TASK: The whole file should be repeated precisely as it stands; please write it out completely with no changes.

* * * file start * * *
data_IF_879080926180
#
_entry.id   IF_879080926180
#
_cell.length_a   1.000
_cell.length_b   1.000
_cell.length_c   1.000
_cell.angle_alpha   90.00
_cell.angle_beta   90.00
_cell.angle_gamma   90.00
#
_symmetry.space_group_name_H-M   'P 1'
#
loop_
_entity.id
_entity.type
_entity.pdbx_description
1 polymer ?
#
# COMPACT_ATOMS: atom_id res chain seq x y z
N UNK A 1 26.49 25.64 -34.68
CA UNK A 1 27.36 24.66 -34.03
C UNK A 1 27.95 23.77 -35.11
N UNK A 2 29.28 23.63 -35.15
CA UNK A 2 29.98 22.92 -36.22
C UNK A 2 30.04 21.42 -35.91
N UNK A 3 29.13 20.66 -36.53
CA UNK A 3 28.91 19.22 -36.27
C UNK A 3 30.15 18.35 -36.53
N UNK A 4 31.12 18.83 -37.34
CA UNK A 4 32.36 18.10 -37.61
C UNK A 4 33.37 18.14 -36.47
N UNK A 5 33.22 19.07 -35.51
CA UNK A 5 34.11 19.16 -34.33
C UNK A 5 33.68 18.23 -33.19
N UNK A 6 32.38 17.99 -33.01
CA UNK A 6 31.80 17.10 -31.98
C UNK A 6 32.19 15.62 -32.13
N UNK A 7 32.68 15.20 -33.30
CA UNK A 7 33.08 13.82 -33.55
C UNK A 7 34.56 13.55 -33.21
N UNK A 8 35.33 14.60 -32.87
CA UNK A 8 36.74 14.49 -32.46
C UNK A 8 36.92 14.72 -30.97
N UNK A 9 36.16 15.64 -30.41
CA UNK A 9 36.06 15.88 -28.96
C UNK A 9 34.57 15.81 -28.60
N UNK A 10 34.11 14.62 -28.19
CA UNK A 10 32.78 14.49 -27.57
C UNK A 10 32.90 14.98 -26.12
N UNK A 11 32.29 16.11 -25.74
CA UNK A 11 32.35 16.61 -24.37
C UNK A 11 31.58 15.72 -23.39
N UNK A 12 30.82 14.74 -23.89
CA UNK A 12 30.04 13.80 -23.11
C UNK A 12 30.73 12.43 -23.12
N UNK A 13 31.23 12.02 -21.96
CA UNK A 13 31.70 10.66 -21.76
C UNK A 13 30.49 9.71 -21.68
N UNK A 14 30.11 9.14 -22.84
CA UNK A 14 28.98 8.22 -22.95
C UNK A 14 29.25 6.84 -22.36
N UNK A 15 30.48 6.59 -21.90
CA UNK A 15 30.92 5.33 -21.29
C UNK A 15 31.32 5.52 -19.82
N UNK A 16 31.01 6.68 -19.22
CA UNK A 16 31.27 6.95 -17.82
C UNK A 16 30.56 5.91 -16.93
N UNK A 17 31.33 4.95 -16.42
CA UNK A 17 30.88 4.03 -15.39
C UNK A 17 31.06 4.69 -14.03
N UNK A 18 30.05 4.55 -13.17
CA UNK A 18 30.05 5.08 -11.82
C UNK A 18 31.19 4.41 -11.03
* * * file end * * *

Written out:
data_IF_879080926180
#
_entry.id   IF_879080926180
#
_cell.length_a   1.000
_cell.length_b   1.000
_cell.length_c   1.000
_cell.angle_alpha   90.00
_cell.angle_beta   90.00
_cell.angle_gamma   90.00
#
_symmetry.space_group_name_H-M   'P 1'
#
loop_
_entity.id
_entity.type
_entity.pdbx_description
1 polymer ?
#
# COMPACT_ATOMS: atom_id res chain seq x y z
N UNK A 1 26.49 25.64 -34.68
CA UNK A 1 27.36 24.66 -34.03
C UNK A 1 27.95 23.77 -35.11
N UNK A 2 29.28 23.63 -35.15
CA UNK A 2 29.98 22.92 -36.22
C UNK A 2 30.04 21.42 -35.91
N UNK A 3 29.13 20.66 -36.53
CA UNK A 3 28.91 19.22 -36.27
C UNK A 3 30.15 18.35 -36.53
N UNK A 4 31.12 18.83 -37.34
CA UNK A 4 32.36 18.10 -37.61
C UNK A 4 33.37 18.14 -36.47
N UNK A 5 33.22 19.07 -35.51
CA UNK A 5 34.11 19.16 -34.33
C UNK A 5 33.68 18.23 -33.19
N UNK A 6 32.38 17.99 -33.01
CA UNK A 6 31.80 17.10 -31.98
C UNK A 6 32.19 15.62 -32.13
N UNK A 7 32.68 15.20 -33.30
CA UNK A 7 33.08 13.82 -33.55
C UNK A 7 34.56 13.55 -33.21
N UNK A 8 35.33 14.60 -32.87
CA UNK A 8 36.74 14.49 -32.46
C UNK A 8 36.92 14.72 -30.97
N UNK A 9 36.16 15.64 -30.41
CA UNK A 9 36.06 15.88 -28.96
C UNK A 9 34.57 15.81 -28.60
N UNK A 10 34.11 14.62 -28.19
CA UNK A 10 32.78 14.49 -27.57
C UNK A 10 32.90 14.98 -26.12
N UNK A 11 32.29 16.11 -25.74
CA UNK A 11 32.35 16.61 -24.37
C UNK A 11 31.58 15.72 -23.39
N UNK A 12 30.82 14.74 -23.89
CA UNK A 12 30.04 13.80 -23.11
C UNK A 12 30.73 12.43 -23.12
N UNK A 13 31.23 12.02 -21.96
CA UNK A 13 31.70 10.66 -21.76
C UNK A 13 30.49 9.71 -21.68
N UNK A 14 30.11 9.14 -22.84
CA UNK A 14 28.98 8.22 -22.95
C UNK A 14 29.25 6.84 -22.36
N UNK A 15 30.48 6.59 -21.90
CA UNK A 15 30.92 5.33 -21.29
C UNK A 15 31.32 5.52 -19.82
N UNK A 16 31.01 6.68 -19.22
CA UNK A 16 31.27 6.95 -17.82
C UNK A 16 30.56 5.91 -16.93
N UNK A 17 31.33 4.95 -16.42
CA UNK A 17 30.88 4.03 -15.39
C UNK A 17 31.06 4.69 -14.03
N UNK A 18 30.05 4.55 -13.17
CA UNK A 18 30.05 5.08 -11.82
C UNK A 18 31.19 4.41 -11.03